The call came last Thursday. Days before, my sister and I drove to Jersey from Vermont to be with him at the hospital. We knew it would be the last time we'd see our father alive.
Arthur M. Davis, Jr. - U.S. Navy Man
On the surface, Daddy seemed a simple man, but he possessed a depth that often surprised his adult children even to the end. He coached and encouraged us with a natural flair. "Don't let anyone think you can't do the job." "It's probably better NOT to know what your child is thinking all the time." And one of my favorites, "You can't have Friday and Saturday without Monday and Tuesday," which he once said as I wished away my days, wished away my life for a weekend. And now his life has ended.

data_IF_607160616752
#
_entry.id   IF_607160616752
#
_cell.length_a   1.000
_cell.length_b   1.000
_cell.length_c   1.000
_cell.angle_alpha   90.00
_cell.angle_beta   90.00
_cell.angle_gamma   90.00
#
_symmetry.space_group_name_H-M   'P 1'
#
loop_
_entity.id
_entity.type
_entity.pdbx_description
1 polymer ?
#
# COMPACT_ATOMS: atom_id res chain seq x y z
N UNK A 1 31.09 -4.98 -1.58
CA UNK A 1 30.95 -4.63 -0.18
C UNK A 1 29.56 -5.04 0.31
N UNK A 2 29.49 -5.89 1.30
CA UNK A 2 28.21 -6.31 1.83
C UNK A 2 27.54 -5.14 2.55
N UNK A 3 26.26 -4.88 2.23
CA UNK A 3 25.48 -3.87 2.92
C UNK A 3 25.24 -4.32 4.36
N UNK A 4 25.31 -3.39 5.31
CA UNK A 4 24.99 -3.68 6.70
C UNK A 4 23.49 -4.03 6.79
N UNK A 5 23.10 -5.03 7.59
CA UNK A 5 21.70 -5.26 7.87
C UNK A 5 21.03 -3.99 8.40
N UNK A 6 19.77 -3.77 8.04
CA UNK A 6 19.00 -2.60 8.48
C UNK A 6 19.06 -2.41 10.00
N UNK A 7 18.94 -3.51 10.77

I cannot imagine the world without him. He knew how to live in the present, no yoga or meditation to show him the way. He simply did it. He worked, he read, he mowed the lawn, he went to weddings, he took care of grandchildren and showed interest and appreciation to all, including strangers and animals. He always engaged with the person before him even when his memory failed. This past year, he told my husband "he was the kind of person someone could feel comfortable with." That Daddy could reach down and come up with a compliment of the spirit at a time when his own spirit began to fail astounds me. Born in Philadelphia, he was an only child. I once asked him what it had been like growing up with no brothers or sisters. He responded, "Lonely." Then he met my wonderful mother, who comes from a big, Irish family. They married and had six kids. My sister pondered that, perhaps, my mother saved him from loneliness. They moved to rural southern New Jersey from the Philadelphia suburbs when I was four years old to a Dutch Colonial located on a peaceful, dead end street by the woods. During summer, he loved to mow the lawn. One time, a bit out of character, he wrapped a rag around his forehead to keep the sweat off his brow as he mowed in the hot sun. My sister called him, "Easy Mower." Tomorrow I head back to Jersey for our final farewell. Some families hide their grievances and arguments. We don't have to because there are none. No regrets. My dad was a wonderful man, which makes it all the more difficult to say goodbye.